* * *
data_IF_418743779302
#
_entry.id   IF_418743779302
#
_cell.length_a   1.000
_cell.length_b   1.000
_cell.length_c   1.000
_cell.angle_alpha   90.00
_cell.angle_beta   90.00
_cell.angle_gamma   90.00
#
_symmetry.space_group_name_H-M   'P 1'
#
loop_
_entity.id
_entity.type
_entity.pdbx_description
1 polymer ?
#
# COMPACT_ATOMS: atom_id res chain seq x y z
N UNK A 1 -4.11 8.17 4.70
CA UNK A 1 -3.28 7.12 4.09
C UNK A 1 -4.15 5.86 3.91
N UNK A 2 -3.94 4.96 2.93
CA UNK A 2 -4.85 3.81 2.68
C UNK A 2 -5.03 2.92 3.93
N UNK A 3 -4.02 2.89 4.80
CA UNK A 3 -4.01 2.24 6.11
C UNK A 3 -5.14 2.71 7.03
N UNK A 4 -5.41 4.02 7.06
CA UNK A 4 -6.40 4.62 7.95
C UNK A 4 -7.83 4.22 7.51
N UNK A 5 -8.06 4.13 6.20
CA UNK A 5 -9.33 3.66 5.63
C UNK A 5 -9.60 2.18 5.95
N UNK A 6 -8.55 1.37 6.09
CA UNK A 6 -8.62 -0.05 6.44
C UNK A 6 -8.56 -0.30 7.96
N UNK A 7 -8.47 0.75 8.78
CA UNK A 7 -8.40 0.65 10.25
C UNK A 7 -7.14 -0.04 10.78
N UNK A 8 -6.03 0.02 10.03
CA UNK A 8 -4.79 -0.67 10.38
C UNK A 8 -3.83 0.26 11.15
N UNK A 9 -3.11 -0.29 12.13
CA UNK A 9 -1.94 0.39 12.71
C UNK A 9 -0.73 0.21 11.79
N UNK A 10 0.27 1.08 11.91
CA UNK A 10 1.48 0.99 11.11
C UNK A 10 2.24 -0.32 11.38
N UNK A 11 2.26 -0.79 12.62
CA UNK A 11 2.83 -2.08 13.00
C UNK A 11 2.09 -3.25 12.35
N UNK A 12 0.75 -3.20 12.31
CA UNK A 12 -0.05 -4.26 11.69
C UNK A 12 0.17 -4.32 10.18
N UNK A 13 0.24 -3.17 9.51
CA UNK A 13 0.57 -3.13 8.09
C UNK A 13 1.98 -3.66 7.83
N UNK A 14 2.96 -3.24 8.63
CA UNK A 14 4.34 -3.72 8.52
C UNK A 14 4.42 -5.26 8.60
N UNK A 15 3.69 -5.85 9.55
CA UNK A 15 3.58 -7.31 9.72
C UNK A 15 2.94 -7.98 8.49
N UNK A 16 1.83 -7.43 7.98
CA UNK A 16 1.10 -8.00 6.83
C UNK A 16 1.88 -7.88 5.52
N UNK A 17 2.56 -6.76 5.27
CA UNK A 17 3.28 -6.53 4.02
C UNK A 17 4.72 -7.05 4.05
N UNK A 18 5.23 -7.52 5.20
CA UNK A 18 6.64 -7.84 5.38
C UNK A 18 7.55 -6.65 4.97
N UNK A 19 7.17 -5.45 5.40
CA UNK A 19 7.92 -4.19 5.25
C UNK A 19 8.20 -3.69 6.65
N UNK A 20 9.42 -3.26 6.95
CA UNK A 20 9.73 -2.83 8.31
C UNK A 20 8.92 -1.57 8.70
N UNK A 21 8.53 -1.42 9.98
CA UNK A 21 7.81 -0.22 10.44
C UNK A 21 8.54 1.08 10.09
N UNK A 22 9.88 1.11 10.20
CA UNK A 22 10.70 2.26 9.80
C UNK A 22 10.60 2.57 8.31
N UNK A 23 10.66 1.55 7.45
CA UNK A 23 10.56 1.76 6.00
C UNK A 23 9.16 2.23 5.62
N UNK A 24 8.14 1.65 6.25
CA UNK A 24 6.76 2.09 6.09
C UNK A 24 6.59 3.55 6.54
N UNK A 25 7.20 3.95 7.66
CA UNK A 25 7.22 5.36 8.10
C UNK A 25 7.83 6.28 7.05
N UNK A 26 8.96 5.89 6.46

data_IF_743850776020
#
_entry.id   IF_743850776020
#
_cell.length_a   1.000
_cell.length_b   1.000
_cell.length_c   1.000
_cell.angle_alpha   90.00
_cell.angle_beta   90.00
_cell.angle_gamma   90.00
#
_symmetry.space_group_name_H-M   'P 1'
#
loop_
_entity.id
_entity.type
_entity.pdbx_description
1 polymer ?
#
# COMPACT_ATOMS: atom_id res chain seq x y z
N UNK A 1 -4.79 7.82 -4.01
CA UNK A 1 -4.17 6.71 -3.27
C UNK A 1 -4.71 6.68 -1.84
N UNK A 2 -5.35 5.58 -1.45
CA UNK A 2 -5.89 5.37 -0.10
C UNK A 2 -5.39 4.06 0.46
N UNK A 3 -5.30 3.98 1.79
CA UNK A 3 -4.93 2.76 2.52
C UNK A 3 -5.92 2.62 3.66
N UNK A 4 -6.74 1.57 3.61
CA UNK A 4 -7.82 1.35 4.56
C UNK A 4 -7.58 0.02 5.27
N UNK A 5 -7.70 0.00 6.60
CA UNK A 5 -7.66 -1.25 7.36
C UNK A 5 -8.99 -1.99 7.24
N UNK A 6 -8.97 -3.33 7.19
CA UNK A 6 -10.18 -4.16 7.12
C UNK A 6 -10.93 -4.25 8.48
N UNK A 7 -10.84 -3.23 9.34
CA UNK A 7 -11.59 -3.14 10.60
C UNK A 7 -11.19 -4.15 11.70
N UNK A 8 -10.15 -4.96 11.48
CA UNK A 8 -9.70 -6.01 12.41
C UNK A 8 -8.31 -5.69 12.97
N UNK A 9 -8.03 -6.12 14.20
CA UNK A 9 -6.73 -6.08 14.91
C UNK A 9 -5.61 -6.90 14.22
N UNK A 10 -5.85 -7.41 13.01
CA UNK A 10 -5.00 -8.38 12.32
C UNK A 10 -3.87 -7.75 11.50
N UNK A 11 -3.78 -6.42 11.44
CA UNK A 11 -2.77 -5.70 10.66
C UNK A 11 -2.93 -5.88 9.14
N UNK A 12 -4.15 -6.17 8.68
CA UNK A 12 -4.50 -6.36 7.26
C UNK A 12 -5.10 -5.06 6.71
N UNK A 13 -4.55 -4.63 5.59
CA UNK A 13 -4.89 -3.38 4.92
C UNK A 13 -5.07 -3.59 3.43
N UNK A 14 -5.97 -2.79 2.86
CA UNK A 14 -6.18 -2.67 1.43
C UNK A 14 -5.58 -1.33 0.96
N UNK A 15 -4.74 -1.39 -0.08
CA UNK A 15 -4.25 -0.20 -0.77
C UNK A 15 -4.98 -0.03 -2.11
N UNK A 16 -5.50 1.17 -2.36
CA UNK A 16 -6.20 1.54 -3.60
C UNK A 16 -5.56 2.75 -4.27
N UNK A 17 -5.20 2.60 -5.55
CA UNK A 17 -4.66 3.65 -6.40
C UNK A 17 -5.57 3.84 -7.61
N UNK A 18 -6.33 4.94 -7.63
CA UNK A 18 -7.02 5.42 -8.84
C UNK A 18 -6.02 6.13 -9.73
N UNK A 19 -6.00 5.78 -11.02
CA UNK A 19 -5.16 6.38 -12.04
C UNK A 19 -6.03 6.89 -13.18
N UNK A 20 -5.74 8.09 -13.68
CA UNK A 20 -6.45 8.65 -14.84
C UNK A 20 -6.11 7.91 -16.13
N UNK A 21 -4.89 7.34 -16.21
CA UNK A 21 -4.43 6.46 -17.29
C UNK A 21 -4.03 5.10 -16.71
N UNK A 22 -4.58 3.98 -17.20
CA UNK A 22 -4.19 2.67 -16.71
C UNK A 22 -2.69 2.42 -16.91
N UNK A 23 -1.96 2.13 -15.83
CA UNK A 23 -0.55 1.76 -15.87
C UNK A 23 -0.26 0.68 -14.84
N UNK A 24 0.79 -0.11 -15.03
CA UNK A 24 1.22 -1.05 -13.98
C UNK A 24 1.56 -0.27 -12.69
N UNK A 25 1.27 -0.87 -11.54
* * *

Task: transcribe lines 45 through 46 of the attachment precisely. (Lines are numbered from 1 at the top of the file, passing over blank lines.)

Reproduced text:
N UNK A 9 -3.11 -0.29 12.13
CA UNK A 9 -1.94 0.39 12.71